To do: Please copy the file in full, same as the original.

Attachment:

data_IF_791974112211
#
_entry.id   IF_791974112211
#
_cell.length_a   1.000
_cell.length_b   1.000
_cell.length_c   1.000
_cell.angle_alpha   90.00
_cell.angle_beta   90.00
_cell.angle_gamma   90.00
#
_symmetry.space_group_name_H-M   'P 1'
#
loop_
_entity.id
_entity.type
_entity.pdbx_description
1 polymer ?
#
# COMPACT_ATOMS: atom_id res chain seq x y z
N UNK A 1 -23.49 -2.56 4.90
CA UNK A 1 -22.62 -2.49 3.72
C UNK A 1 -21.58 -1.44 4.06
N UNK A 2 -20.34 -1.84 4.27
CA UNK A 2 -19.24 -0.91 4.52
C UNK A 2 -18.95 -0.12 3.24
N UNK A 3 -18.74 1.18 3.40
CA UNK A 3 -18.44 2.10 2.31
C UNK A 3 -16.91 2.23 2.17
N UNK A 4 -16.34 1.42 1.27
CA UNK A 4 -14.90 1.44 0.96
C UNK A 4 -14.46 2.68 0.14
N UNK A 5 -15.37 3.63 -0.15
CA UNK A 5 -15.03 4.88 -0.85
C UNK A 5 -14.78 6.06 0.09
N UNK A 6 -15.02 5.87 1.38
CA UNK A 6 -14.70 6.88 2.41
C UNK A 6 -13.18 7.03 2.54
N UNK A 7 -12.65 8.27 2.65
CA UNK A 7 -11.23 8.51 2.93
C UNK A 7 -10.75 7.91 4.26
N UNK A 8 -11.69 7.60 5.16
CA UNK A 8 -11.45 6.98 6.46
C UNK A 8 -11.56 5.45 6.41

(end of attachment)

data_IF_791974112211
#
_entry.id   IF_791974112211
#
_cell.length_a   1.000
_cell.length_b   1.000
_cell.length_c   1.000
_cell.angle_alpha   90.00
_cell.angle_beta   90.00
_cell.angle_gamma   90.00
#
_symmetry.space_group_name_H-M   'P 1'
#
loop_
_entity.id
_entity.type
_entity.pdbx_description
1 polymer ?
#
# COMPACT_ATOMS: atom_id res chain seq x y z
N UNK A 1 -23.49 -2.56 4.90
CA UNK A 1 -22.62 -2.49 3.72
C UNK A 1 -21.58 -1.44 4.06
N UNK A 2 -20.34 -1.84 4.27
CA UNK A 2 -19.24 -0.91 4.52
C UNK A 2 -18.95 -0.12 3.24
N UNK A 3 -18.74 1.18 3.40
CA UNK A 3 -18.44 2.10 2.31
C UNK A 3 -16.91 2.23 2.17
N UNK A 4 -16.34 1.42 1.27
CA UNK A 4 -14.90 1.44 0.96
C UNK A 4 -14.46 2.68 0.14
N UNK A 5 -15.37 3.63 -0.15
CA UNK A 5 -15.03 4.88 -0.85
C UNK A 5 -14.78 6.06 0.09
N UNK A 6 -15.02 5.87 1.38
CA UNK A 6 -14.70 6.88 2.41
C UNK A 6 -13.18 7.03 2.54
N UNK A 7 -12.65 8.27 2.65
CA UNK A 7 -11.23 8.51 2.93
C UNK A 7 -10.75 7.91 4.26
N UNK A 8 -11.69 7.60 5.16
CA UNK A 8 -11.45 6.98 6.46
C UNK A 8 -11.56 5.45 6.41